Reproductive Justice was a term created in 1994 by Black women as a way to connect struggles across social justice movements. It demands an intersectional approach to sexual and reproductive health advocacy, one that acknowledges how access differs for an individual based upon race, gender identity, sexual orientation, ability, and more. Reproductive justice also moves past simply advocating for abortion rights. It uplifts the right to express oneself freely, promotes the freedom to explore one’s sexuality, and use one’s body in any way they please – as long as it does not cause any interpersonal harm.
Using Condoms as Evidence
Within New York City, the New York Police Department has criminalized bodily and sexual autonomy. By using condoms as evidence of prostitution, police officers have been able to confiscate condoms, harass, abuse, arrest, and put individuals at risk of partaking in unsafe sexual practices. This particular use of stop and frisk disproportionately targets Black transwomen and Black gender non-conforming (GNC) people.
As a pseudo-interventionist method, Human Intervention Courts (HTICs) were created to provide support for sex workers. However, these structures failed to address the problematic issue of using condoms as evidence, but instead, placed limits on sexual autonomy. Those arrested in possession of condoms were defined as trafficking victims so they would not be imprisoned on criminal charges, regardless of whether or not they were sex trafficked. Yet, individuals who come into contact with HTIC courts are still arrested, handcuffed, put in jail and are given only one option that will allow them to reenter society. District attorneys offer defendants the option of attending six sessions of an intervention program. With successful completion, the individual is eligible for Adjournment for Contemplation of Dismissal (ACD) if the defendant is not rearrested for six months after the original charges.
A major problem with HTICs is that it goes against ideologies of reproductive justice, bodily and sexual autonomy. HTICs believe that sex work is only done if it is forced (sex trafficked) or done as a circumstantial labor for money, refusing to take into account a person choosing sex work as a desirable and wanted profession. Using condoms as evidence also disproportionately affects Black trans women and gender non-conforming folks, as police officers will single out GNC and transwomen and automatically assume them to be sex workers. This has created racial disparities in HTICs, where Black women make up 65% of Brooklyn HTIC defendants.
There are many organizations in New York City currently organizing around this issue, such as the Sex Workers Project, Red Umbrella Project, The Audre Lorde Project, FIERCE and Streetwise And Safe (SAS). SAS has been working to push legislators to support SB1369 and the Assembly to support A27356
Bill S1369/A2736 would stop police and prosecutors from using the possession of condoms as evidence of prostitution (sex work.)
In 2013, the New York State Assembly passed the “No Condoms as Evidence Bill” (A2736/SB1369) which prohibited the NYPD to use condoms as evidence in some “prostitution”-related arrests, particularly in school zones and while loitering.
The passing of bill A2736/SB1369 is a great success, as the NYPD has continued to oppose and prevent bills that address this issue from being passed. However, because police are still able to use possession of condoms as a justification of arrests and take the condoms to use as investigatory evidence of promoting sex work or trafficking, this bill is not enough. The limitation of this “success” is that it still leaves sex workers vulnerable and unprotected. Traffickers often withhold condoms from trafficked sex workers and it prevents individuals from protecting themselves from STIs and HIV. In BDSM community spaces where sexual activity occurs, condoms may be hidden or stored in unsafe ways so that police cannot detect them. This new policy stills disproportionately targets Black and People of Color (POC) and allows for the continued profiling of particularly Black transwomen and Black gender non-conforming (GNC) people, whose gender expression does not match the understanding of police officers conception of gender. It prevents individuals from protecting themselves from STIs and HIV when they are worried about police encounters and being arrested.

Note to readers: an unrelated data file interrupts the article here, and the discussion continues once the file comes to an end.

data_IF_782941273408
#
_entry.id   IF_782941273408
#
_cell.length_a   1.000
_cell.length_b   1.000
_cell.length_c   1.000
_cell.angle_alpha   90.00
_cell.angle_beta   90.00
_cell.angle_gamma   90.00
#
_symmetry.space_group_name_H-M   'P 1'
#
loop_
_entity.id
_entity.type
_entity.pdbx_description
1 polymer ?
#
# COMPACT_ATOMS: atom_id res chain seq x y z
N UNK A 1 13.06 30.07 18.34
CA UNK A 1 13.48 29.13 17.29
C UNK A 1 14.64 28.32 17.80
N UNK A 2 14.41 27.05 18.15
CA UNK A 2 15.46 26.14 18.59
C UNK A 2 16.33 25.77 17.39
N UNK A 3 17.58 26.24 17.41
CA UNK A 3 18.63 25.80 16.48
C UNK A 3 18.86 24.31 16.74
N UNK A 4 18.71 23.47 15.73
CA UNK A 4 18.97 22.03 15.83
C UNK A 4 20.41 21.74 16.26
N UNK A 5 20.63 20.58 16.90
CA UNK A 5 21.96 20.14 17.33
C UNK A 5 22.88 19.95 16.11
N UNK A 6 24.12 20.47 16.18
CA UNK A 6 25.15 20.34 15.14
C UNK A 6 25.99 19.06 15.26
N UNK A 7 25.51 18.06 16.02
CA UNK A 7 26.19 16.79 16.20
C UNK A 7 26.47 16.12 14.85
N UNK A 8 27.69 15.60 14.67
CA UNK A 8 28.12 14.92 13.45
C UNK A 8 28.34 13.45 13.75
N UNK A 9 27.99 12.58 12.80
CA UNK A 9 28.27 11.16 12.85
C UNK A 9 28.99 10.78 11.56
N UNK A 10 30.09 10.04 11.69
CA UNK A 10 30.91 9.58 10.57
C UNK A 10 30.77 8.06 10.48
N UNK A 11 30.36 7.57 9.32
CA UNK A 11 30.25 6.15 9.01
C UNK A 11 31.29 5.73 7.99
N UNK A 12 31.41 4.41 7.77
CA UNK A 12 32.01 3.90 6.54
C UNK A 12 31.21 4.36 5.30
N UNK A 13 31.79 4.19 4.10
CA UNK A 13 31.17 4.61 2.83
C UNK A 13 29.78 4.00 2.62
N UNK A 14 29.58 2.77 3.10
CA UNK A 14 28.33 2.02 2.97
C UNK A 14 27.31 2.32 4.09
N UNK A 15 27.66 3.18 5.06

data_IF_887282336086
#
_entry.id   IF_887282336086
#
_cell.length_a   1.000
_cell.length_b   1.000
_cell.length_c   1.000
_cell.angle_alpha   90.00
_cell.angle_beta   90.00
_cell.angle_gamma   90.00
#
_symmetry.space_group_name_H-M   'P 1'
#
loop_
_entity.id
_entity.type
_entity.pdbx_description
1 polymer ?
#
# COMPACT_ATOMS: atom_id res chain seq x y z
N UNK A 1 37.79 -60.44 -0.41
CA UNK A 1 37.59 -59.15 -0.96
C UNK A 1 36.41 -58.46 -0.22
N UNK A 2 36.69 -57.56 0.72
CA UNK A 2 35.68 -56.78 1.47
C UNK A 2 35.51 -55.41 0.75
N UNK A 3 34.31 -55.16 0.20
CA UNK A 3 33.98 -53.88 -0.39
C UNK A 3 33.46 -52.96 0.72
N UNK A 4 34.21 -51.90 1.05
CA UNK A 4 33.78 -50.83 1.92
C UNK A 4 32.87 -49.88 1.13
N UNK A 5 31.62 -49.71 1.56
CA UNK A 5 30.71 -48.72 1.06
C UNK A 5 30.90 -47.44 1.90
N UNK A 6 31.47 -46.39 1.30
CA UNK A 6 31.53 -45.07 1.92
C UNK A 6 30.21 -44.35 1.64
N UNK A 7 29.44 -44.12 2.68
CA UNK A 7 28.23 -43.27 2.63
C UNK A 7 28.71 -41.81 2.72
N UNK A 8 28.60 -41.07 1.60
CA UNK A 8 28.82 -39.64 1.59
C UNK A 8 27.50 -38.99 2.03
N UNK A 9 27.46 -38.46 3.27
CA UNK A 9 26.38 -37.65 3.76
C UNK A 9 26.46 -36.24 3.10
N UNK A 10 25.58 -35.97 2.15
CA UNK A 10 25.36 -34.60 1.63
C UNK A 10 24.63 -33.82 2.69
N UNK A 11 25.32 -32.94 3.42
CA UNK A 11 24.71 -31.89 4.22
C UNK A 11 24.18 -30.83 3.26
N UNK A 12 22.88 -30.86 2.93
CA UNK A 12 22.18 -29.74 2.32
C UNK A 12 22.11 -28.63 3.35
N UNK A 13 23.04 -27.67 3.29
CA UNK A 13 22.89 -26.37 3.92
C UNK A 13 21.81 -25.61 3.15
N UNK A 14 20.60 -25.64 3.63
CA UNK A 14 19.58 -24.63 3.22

This bill cannot be amended to be appropriate to protect these individuals. The only way to prevent the profiling of Black GNC and transwomen and protect sexual health is to ensure no bill criminalizes the possession of condoms by anyone at any place. The NYPD must also not have the ability to stop individuals on the premise that they may be promoting or engaged in sex work or trafficking.
This is a global issue. In 2012, a study was funded by the Open Society Foundation and conducted by sex workers’ organizations across Kenya, Namibia, Russia, South Africa, the U.S. and Zimbabwe. Testimonies collected from sex workers and outreach workers showed that police have been confiscating and destroying condoms and arresting people on sex work charges, using condom possession as justification. Police officers also harass, arrest, and follow outreach worker condom distribution vans to find sex workers.
Because this issue spans over vast geographical regions, a global attack that causes the issue to go viral and specifically targets power holders, will make this international abuse of human rights much more visible.